9 tips to master Apple’s iMessage chat app on your iPhone, iPad and Mac

9 tips to master Apple’s iMessage chat app on your iPhone, iPad and Mac

I’m one of those people who just can’t quit the iPhone because I’m so locked into the iMessage chat app and its addictive blue bubble. Even though I switch between the iPhone and Android throughout the year, it’s iMessage that ultimately brings me back.

Group conversations are better in iOS, and sharing full-size photos and videos are nearly unmatched. In Android’s defense, Google recently gave Android users access to its iMessage competitor, but it’s just not the same.


To me, Apple’s chat platform feels much more complete, and that’s in part because of the huge range of useful features that go beyond just typing in a message and sending along a link. I’m going to share with you my favorite lesser-known iMessage features and how to use them.

Tailor iMessage settings to work for you

It’s a good idea to open the Messages’ Settings screen and take a few minutes to go through the various options and customize how Messages will work. Most importantly, double check your send and receive settings.

I can’t tell you how many times I’ve been asked why some messages are showing up on a Mac or iPad ($350 at Walmart), but not an iPhone — or the other way around. Luckily, it’s an easy fix: Don’t use your email address(es), use only your phone number in the Send & Receive section of Message’s Settings.

Or if you don’t have an iPhone, but use iMessage on a Mac and iPad, then make sure your Send & Receive settings look identical. I have a thorough walkthrough of that process here.

The rest of the settings determine things like if read receipts are for on every iMessage conversation, whether or not you want text messages (those green bubbles) forwarded to your other Apple devices or kept on your iPhone, how long you want to keep messages on your device, and so on. Take a few minutes, go through each option, and decide how you want Messages to behave.

If you’re new to iMessage and are unsure how to turn it on, skip to the bottom of the post. We cover the process there.

Backup iMessages through iCloud

Having a constant backup of your iMessage conversations that syncs across all of your Apple devices is another one of my favorite benefits of Apple’s messaging platform. Apple uses iCloud to back up and sync your Messages conversations (that includes text messages, too).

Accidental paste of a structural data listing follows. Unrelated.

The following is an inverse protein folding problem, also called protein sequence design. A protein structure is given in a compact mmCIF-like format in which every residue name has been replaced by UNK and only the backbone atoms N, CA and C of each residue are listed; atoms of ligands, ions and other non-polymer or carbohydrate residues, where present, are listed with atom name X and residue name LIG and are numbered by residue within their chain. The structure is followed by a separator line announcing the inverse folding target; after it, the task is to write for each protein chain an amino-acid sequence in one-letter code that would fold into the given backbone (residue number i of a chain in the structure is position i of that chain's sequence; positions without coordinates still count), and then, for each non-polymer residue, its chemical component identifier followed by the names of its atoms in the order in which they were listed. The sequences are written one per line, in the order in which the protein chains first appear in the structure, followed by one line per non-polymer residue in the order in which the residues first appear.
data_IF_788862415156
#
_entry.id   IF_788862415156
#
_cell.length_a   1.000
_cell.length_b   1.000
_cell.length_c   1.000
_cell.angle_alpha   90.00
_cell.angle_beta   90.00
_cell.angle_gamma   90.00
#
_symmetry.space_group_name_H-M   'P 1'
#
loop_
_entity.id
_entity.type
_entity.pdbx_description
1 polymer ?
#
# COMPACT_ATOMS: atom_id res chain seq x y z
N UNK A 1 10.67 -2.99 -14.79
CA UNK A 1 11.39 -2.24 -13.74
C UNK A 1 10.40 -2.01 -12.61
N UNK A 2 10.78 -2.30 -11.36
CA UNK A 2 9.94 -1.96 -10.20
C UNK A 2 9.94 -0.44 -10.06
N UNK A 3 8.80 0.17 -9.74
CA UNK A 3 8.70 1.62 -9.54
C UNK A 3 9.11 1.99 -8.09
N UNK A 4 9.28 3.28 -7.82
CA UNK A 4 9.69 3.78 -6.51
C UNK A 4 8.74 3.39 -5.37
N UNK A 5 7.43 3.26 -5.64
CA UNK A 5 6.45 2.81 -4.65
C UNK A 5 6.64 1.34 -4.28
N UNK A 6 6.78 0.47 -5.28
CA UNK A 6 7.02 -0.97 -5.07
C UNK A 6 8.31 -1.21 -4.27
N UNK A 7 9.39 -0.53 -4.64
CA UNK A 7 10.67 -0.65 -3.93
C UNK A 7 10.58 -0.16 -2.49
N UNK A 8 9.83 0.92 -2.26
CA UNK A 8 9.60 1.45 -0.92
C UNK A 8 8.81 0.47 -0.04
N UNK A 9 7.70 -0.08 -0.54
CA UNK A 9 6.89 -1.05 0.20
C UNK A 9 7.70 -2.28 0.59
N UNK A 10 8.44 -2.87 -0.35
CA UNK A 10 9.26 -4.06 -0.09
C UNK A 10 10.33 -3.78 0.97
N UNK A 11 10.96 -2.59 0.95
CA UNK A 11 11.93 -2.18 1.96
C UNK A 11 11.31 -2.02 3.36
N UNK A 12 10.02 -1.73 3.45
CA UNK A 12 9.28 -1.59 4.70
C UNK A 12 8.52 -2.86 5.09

The short version of instructions is this: Open Settings > tap on your name > iCloudand make sure the toggle next to Messages is turned on.

Keep in mind, if you delete a conversation from one device, it will be deleted from all of your devices. That also means if you opted to have conversations only stored for 90 days, then your iCloud backup of Messages will follow suit.

Hide alerts, block numbers from messaging you and more

It’s easy enough to send and receive messages in the Messages app, and telling apart iMessages from text messages is easy as well — if the messages you send are green, it’s a text message. If the bubble is blue, you’re talking to a fellow iMessage user.

We have a roundup of 10 tips that take you beyond the basics of sending and receiving messages. For example, you can mute individual conversations with a left swipe across the conversation and select Hide Alerts; particularly useful if you’re in a noisy group who can’t quit talking about last night’s football game.

Make sure you take advantage of the new search feature, as well. You can search the Messages app for photos, links, attachments, and text within a conversation. Just open the Messages app and tap on the search bar at the top.

Send money to iPhone users through Apple Pay — it’s like Venmo

You can send and receive money using Apple Pay within an iMessage conversation just like you can with Venmo or Square Cash.

The process is simple — set up Apple Pay Cash and link a debit card to your account. With Apple Pay setup, you can use the Apple Pay app inside of iMessage to pay rent, request money from a friend to split a dinner bill, or use it to randomly send someone enough cash to cover a cup of coffee.

You’ll also notice whenever you send someone a message that contains a dollar amount, the number will be underlined, which means you (or the recipient) can tap on it to launch Apple Pay with the figure already filled out. It’s pretty cool………Read More>>


Source:- cnet


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